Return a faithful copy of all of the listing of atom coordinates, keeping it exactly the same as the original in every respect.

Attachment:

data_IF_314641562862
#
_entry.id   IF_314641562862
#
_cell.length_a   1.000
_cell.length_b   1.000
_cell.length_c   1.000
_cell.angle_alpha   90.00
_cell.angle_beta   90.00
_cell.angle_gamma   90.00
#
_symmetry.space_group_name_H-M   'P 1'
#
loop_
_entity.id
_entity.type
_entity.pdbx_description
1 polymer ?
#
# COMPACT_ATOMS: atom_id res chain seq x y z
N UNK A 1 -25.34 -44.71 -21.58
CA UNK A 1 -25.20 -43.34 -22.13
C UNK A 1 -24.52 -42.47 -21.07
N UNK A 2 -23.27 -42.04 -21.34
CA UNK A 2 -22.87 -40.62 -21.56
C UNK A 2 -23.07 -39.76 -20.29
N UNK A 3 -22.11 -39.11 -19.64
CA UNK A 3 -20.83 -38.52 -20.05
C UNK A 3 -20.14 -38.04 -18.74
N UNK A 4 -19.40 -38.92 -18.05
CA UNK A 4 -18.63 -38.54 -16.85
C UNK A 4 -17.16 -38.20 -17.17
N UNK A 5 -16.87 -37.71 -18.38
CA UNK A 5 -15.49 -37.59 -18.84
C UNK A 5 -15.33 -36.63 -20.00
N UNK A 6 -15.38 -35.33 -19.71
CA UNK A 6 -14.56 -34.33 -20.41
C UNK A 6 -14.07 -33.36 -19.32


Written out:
data_IF_314641562862
#
_entry.id   IF_314641562862
#
_cell.length_a   1.000
_cell.length_b   1.000
_cell.length_c   1.000
_cell.angle_alpha   90.00
_cell.angle_beta   90.00
_cell.angle_gamma   90.00
#
_symmetry.space_group_name_H-M   'P 1'
#
loop_
_entity.id
_entity.type
_entity.pdbx_description
1 polymer ?
#
# COMPACT_ATOMS: atom_id res chain seq x y z
N UNK A 1 -25.34 -44.71 -21.58
CA UNK A 1 -25.20 -43.34 -22.13
C UNK A 1 -24.52 -42.47 -21.07
N UNK A 2 -23.27 -42.04 -21.34
CA UNK A 2 -22.87 -40.62 -21.56
C UNK A 2 -23.07 -39.76 -20.29
N UNK A 3 -22.11 -39.11 -19.64
CA UNK A 3 -20.83 -38.52 -20.05
C UNK A 3 -20.14 -38.04 -18.74
N UNK A 4 -19.40 -38.92 -18.05
CA UNK A 4 -18.63 -38.54 -16.85
C UNK A 4 -17.16 -38.20 -17.17
N UNK A 5 -16.87 -37.71 -18.38
CA UNK A 5 -15.49 -37.59 -18.84
C UNK A 5 -15.33 -36.63 -20.00
N UNK A 6 -15.38 -35.33 -19.71
CA UNK A 6 -14.56 -34.33 -20.41
C UNK A 6 -14.07 -33.36 -19.32